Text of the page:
13. Benartzi, Shlomo & Thaler, Richard H & Utkus, Stephen P & Sunstein, Cass R, 2007. "The Law and Economics of Company Stock in 401(k) Plans," Journal of Law and Economics, University of Chicago Press, vol. 50(1), pages 45-79, February.
    14. Wolfram Schlenker & Sofia B. Villas-Boas, 2009. "Consumer and Market Responses to Mad Cow Disease," American Journal of Agricultural Economics, Agricultural and Applied Economics Association, vol. 91(4), pages 1140-1152.
    15. Robert Sugden, 2008. "Why incoherent preferences do not justify paternalism," Constitutional Political Economy, Springer, vol. 19(3), pages 226-248, September.
    16. Aronsson, Thomas & Thunström, Linda, 2008. "A note on optimal paternalism and health capital subsidies," Economics Letters, Elsevier, vol. 101(3), pages 241-242, December.
    17. Kirchgassner, Gebhard, 1992. "Towards a theory of low-cost decisions," European Journal of Political Economy, Elsevier, vol. 8(2), pages 305-320, May.
    18. B. Douglas Bernheim & Antonio Rangel, 2004. "Addiction and Cue-Triggered Decision Processes," American Economic Review, American Economic Association, vol. 94(5), pages 1558-1590, December.
    19. W. Kip Viscusi & Joel Huber & Jason Bell, 2011. "Promoting Recycling: Private Values, Social Norms, and Economic Incentives," American Economic Review, American Economic Association, vol. 101(3), pages 65-70, May.
    20. Hillman, Arye L, 1980. "Notions of Merit Want," Public Finance = Finances publiques, , vol. 35(2), pages 212-226.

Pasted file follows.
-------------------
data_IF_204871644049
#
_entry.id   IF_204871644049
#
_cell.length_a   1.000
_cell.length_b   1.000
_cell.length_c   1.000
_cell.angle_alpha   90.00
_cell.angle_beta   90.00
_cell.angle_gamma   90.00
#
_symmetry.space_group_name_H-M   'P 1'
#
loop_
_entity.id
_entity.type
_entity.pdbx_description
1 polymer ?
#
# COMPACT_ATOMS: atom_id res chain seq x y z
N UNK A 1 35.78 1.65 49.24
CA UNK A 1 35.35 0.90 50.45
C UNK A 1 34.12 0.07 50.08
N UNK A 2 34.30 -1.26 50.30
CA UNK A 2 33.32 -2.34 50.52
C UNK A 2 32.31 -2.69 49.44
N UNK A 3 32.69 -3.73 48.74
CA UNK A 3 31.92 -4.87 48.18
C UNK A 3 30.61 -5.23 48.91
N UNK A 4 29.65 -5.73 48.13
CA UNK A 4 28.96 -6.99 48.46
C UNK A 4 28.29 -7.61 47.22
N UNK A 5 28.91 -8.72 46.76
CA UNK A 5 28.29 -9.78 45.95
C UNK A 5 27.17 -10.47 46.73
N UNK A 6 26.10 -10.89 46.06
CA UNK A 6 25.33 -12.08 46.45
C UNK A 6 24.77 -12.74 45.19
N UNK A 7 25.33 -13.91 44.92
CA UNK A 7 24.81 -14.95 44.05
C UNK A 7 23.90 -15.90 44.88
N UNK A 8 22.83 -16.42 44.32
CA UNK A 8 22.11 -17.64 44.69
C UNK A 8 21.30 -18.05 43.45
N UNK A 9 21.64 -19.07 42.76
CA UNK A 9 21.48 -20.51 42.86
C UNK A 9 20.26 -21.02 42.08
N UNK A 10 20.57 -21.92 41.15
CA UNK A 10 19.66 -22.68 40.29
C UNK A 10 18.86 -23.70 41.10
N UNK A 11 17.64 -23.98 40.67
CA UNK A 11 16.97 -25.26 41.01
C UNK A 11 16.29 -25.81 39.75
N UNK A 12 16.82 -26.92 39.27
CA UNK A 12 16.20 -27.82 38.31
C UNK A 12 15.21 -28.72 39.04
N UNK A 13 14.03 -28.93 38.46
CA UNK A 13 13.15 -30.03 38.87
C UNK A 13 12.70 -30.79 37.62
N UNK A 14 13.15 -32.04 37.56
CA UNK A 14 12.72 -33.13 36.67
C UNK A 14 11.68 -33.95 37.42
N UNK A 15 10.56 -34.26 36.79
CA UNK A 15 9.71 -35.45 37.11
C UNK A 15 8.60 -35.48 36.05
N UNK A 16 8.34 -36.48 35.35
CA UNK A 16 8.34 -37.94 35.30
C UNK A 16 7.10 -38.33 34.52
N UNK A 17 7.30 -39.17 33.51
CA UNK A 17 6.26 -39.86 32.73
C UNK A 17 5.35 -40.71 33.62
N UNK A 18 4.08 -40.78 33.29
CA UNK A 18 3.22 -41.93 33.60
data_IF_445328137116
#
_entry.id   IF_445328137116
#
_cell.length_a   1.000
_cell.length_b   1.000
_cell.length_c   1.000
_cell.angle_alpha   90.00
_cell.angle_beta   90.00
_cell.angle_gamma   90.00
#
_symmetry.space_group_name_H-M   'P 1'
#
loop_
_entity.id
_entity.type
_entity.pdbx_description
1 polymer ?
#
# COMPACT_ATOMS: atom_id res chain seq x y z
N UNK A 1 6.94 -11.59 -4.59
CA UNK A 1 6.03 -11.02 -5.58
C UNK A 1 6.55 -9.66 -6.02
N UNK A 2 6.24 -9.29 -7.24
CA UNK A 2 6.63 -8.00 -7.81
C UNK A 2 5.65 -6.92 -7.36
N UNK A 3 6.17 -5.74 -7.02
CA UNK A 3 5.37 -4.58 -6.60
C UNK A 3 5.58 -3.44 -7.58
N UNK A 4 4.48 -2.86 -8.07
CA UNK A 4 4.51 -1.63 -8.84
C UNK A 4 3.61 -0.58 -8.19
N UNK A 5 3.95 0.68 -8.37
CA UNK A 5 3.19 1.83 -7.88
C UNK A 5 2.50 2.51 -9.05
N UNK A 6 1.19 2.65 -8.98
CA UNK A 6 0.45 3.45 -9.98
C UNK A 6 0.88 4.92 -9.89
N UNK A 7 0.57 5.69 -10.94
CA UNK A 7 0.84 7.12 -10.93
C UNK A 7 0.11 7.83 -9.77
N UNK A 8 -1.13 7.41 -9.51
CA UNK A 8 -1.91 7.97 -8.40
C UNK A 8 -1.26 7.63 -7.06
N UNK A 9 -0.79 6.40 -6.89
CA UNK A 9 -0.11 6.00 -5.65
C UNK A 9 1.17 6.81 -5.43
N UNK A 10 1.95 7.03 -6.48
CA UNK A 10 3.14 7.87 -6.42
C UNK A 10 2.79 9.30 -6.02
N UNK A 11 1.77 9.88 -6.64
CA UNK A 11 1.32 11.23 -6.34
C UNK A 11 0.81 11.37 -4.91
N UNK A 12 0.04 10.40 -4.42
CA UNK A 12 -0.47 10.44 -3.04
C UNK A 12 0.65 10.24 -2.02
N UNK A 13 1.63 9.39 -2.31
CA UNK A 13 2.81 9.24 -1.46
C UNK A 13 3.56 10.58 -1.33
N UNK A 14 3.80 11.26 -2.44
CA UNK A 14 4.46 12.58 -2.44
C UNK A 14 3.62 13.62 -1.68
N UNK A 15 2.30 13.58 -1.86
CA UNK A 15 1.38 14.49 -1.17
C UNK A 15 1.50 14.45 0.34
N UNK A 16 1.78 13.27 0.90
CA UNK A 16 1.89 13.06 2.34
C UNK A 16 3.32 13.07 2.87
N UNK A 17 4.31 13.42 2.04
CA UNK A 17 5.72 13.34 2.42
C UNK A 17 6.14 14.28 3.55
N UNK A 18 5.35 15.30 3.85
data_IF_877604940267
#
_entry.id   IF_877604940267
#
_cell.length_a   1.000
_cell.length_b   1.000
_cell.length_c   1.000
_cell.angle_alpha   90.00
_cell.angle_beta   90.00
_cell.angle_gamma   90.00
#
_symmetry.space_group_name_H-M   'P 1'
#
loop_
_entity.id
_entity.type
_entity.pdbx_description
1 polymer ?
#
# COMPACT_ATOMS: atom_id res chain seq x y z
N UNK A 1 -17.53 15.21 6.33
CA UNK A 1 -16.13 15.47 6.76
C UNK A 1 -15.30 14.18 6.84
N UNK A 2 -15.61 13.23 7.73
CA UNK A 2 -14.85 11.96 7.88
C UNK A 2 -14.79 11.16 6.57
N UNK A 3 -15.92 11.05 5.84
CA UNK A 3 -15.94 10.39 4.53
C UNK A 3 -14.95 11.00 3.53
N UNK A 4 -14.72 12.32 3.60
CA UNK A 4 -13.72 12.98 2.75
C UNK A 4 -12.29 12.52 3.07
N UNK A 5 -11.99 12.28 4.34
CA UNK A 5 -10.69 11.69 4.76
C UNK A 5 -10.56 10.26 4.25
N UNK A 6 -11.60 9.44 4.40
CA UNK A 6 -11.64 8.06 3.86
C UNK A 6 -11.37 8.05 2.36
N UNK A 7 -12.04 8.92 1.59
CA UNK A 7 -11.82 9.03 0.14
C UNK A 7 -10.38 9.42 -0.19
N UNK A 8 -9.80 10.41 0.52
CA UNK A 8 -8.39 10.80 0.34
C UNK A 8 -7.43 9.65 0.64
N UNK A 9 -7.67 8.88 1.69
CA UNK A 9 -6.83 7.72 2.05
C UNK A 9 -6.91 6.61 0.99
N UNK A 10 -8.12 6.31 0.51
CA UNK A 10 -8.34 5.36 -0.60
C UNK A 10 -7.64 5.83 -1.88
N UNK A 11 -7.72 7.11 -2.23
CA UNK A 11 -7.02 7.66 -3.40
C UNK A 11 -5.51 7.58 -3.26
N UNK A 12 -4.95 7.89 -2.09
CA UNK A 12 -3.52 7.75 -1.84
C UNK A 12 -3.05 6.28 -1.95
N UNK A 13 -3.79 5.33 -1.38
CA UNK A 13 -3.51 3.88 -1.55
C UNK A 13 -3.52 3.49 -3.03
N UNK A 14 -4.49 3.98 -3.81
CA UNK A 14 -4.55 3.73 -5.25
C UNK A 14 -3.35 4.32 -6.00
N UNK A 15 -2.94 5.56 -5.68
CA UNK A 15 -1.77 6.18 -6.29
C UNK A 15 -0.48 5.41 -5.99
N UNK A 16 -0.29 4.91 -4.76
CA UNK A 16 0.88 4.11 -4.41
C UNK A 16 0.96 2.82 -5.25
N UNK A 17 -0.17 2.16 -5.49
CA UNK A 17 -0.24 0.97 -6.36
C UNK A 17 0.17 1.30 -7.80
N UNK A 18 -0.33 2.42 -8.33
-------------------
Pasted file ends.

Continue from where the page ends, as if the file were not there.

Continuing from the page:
21. Kaisa Kotakorpi, 2009. "Paternalism and Tax Competition," Scandinavian Journal of Economics, Wiley Blackwell, vol. 111(1), pages 125-149, March.
    22. Brennan, Geoffrey & Brooks, Michael, 2011. "On the ‘cashing out’ hypothesis and ‘soft’ and ‘hard’ policies," European Journal of Political Economy, Elsevier, vol. 27(4), pages 601-610.
    23. Paul Anand & Alastair Gray, 2009. "Obesity as Market Failure: Could a ‘Deliberative Economy’ Overcome the Problems of Paternalism?," Kyklos, Wiley Blackwell, vol. 62(2), pages 182-190, April.
    24. Cass R. Sunstein & Richard H. Thaler, "undated". "Libertarian paternalism is not an oxymoron," Conference Series ; [Proceedings] y:2003:i:jun:n:48:x:6, Federal Reserve Bank of Boston.
    25. Khwaja, Ahmed & Silverman, Dan & Sloan, Frank & Wang, Yang, 2009. "Are mature smokers misinformed?," Journal of Health Economics, Elsevier, vol. 28(2), pages 385-397, March.
    26. Jan Schnellenbach, 2004. "Model uncertainty and the rationality of economic policy," Journal of Evolutionary Economics, Springer, vol. 15(1), pages 101-116, January.
    27. Viscusi, W Kip, 1990. "Do Smokers Underestimate Risks?," Journal of Political Economy, University of Chicago Press, vol. 98(6), pages 1253-1269, December.
    28. Cristina Bicchieri, 2010. "Norms, preferences, and conditional behavior," Politics, Philosophy & Economics, , vol. 9(3), pages 297-313, August.
    29. Ernst Fehr & Urs Fischbacher, 2004. "Social norms and human cooperation," Macroeconomics 0409026, University Library of Munich, Germany.
    30. Glaeser, Edward L., 2006. "Paternalism and Psychology," Working Paper Series rwp06-006, Harvard University, John F. Kennedy School of Government.
    31. Ted O'Donoghue & Matthew Rabin, 2003. "Studying Optimal Paternalism, Illustrated by a Model of Sin Taxes," American Economic Review, American Economic Association, vol. 93(2), pages 186-191, May.